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Social Media in Southeast Turkey

Costa, E; (2016) Social Media in Southeast Turkey. [Book]. Why we post. UCL Press: London, UK. Green open access

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Abstract

This book presents an ethnographic study of social media in Mardin, a medium-sized town located in the Kurdish region of Turkey. The town is inhabited mainly by Sunni Muslim Arabs and Kurds, and has been transformed in recent years by urbanisation, neoliberalism and political events. Elisabetta Costa uses her 15 months of ethnographic research to explain why public-facing social media is more conservative than offline life. Yet, at the same time, social media has opened up unprecedented possibilities for private communications between genders and in relationships among young people – Costa reveals new worlds of intimacy, love and romance. She also discovers that, when viewed from the perspective of people’s everyday lives, political participation on social media looks very different to how it is portrayed in studies of political postings separated from their original complex, and highly socialised, context.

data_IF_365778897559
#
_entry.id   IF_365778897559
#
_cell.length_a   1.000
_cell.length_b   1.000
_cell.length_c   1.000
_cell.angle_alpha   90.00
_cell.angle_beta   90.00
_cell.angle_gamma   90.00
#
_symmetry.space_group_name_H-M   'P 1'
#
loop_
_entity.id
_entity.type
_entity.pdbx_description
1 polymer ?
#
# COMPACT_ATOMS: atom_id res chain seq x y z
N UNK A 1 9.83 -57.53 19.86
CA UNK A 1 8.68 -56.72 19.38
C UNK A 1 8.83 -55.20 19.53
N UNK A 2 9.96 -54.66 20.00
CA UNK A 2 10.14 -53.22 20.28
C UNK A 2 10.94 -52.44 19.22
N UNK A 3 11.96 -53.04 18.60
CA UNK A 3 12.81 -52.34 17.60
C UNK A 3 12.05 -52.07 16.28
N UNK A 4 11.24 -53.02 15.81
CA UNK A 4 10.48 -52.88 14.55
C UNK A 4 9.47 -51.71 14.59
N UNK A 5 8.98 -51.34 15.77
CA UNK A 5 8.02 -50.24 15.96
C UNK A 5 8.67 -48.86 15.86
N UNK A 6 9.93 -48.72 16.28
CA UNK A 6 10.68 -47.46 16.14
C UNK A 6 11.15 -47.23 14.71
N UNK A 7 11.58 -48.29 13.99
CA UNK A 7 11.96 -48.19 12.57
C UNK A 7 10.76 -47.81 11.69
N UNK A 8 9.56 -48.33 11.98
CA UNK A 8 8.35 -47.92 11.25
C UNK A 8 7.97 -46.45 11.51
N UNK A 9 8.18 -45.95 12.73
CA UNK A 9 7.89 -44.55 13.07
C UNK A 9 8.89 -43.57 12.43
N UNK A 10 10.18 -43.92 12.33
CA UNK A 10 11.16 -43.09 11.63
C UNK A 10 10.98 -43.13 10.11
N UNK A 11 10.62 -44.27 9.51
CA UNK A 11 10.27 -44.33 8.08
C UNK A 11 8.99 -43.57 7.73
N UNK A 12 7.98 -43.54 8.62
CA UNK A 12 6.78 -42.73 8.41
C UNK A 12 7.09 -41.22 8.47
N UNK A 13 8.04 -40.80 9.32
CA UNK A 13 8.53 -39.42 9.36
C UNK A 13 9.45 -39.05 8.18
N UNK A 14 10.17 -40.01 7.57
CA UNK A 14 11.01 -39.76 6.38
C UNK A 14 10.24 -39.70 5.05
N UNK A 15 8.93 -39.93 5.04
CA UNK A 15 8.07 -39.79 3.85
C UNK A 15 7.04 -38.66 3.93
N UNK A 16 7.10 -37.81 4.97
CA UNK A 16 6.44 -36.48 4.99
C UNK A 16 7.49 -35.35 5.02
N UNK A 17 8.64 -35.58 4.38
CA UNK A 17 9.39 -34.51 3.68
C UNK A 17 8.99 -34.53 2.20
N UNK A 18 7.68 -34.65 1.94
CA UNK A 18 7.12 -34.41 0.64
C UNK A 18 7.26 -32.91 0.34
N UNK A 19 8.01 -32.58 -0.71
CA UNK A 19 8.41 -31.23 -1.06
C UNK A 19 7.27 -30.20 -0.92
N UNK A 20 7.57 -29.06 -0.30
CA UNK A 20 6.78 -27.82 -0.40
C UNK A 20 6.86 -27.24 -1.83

Type: Book
Title: Social Media in Southeast Turkey
ISBN-13: 9781910634547
Open access status: An open access version is available from UCL Discovery
DOI: 10.14324/111.9781910634547
Publisher version: http://dx.doi.org/10.14324/111.9781910634547
Language: English
Additional information: Text © Elisabetta Costa, 2016 Images © Elisabetta Costa, 2016. This book is published under a Creative Commons Attribution Non-commercial Non-derivative 4.0 International license (CC BY-NC-ND 4.0). This license allows you to share, copy, distribute and transmit the work for personal and non-commercial use providing author and publisher attribution is clearly stated. Further details about CC BY licenses are available at http://creativecommons.org/licenses/by/4.0
Keywords: Kinship, Politics, Social media, Turkey
UCL classification: UCL > Provost and Vice Provost Offices
UCL > Provost and Vice Provost Offices > UCL SLASH
UCL > Provost and Vice Provost Offices > UCL SLASH > Faculty of S&HS > Dept of Anthropology
URI: https://discovery.ucl.ac.uk/id/eprint/1474828
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